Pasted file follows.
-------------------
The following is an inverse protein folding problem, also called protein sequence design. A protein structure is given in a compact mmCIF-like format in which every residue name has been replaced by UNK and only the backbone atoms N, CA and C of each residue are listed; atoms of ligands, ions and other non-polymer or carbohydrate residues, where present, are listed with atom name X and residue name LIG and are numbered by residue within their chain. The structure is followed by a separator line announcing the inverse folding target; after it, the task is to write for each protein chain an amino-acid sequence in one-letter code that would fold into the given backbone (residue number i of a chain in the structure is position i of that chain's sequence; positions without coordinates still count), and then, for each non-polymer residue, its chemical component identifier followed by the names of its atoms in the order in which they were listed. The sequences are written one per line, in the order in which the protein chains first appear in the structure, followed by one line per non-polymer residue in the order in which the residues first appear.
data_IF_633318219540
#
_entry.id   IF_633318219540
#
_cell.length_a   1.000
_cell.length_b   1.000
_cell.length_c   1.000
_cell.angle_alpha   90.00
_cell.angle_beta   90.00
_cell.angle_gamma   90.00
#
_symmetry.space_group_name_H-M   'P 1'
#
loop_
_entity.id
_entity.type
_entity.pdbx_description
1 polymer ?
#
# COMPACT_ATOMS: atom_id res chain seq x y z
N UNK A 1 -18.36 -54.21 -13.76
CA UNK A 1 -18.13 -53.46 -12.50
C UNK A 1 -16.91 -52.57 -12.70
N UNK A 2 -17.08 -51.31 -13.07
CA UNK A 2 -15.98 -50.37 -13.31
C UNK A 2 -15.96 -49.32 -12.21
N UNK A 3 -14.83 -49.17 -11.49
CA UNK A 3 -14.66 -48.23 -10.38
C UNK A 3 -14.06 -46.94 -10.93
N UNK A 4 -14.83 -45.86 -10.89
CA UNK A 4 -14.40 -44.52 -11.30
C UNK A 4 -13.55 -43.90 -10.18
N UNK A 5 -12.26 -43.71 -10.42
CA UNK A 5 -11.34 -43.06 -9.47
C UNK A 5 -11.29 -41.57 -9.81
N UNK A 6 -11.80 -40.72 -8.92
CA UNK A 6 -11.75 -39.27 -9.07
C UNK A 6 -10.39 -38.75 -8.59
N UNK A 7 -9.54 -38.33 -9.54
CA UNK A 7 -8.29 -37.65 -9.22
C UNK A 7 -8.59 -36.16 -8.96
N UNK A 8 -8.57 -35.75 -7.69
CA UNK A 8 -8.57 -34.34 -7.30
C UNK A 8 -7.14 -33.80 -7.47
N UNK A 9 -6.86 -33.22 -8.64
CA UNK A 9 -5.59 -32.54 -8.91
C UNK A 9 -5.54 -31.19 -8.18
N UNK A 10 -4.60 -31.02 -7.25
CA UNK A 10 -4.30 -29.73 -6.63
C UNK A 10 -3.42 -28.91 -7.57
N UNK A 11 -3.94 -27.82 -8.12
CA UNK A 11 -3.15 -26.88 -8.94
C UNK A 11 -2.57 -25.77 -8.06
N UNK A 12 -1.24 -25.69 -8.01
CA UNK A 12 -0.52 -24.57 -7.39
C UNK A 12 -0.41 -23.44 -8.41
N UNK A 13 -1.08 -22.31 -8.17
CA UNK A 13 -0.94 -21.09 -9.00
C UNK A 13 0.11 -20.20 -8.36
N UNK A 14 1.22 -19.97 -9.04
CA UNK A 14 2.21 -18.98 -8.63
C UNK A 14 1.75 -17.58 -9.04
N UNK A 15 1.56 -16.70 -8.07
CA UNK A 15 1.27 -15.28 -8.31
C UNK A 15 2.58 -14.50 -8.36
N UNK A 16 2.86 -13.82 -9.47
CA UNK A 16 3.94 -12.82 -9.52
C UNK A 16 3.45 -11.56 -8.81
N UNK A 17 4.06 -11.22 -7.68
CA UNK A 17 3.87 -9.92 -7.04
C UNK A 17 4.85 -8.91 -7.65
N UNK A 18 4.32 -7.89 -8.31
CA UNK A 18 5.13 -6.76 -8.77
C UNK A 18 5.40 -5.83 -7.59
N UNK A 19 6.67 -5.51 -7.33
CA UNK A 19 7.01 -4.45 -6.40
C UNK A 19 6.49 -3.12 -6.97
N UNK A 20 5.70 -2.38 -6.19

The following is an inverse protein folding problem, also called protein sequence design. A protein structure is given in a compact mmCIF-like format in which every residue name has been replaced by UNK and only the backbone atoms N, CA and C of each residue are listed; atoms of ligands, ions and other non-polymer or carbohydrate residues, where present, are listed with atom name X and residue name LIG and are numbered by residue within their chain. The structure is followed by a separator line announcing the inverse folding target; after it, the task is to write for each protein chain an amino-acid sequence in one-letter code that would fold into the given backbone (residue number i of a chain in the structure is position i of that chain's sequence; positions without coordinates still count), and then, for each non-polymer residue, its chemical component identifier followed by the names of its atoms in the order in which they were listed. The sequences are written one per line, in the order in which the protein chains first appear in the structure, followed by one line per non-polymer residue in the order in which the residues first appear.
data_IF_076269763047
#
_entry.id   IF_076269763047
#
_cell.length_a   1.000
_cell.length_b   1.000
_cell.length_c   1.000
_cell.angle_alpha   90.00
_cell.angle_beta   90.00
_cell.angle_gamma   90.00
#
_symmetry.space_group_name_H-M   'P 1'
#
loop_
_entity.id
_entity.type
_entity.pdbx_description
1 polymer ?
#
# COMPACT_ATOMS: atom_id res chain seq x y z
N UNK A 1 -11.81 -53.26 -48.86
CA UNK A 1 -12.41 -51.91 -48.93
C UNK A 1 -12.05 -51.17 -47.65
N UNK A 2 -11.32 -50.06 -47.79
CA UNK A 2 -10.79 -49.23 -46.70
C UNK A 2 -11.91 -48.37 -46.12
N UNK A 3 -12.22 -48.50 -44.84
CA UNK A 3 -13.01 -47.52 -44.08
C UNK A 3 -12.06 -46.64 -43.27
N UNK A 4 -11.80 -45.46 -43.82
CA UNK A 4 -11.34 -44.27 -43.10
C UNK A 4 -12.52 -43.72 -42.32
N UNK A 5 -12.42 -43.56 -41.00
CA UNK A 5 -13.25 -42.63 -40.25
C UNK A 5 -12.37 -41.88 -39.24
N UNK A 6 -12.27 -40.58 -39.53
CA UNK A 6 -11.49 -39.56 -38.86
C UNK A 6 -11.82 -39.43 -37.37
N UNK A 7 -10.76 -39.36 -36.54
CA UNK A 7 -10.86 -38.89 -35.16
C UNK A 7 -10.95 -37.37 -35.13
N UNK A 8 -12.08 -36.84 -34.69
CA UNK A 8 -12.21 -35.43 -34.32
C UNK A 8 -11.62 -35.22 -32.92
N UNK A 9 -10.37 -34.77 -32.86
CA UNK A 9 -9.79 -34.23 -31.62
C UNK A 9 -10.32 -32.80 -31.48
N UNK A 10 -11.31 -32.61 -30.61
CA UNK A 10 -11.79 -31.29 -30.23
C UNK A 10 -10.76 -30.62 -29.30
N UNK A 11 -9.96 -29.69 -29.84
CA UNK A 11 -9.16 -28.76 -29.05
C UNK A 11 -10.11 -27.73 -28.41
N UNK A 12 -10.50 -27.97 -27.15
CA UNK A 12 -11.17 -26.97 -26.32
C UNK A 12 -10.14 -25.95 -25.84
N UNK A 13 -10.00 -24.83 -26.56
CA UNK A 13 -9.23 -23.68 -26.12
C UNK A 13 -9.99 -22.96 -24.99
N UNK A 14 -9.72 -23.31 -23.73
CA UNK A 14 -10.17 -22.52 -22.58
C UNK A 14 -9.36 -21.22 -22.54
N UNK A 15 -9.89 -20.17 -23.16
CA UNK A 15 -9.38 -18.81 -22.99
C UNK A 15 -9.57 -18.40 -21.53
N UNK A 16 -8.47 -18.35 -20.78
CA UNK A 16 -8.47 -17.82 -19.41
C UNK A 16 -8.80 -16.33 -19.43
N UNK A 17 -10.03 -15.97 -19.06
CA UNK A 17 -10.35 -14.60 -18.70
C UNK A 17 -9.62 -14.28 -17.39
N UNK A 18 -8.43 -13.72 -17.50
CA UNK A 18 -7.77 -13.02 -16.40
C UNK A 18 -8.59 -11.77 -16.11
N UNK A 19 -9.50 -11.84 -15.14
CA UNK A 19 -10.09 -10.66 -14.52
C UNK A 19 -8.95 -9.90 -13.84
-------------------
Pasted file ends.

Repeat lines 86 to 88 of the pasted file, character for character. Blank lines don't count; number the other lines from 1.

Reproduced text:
_cell.length_b   1.000
_cell.length_c   1.000
_cell.angle_alpha   90.00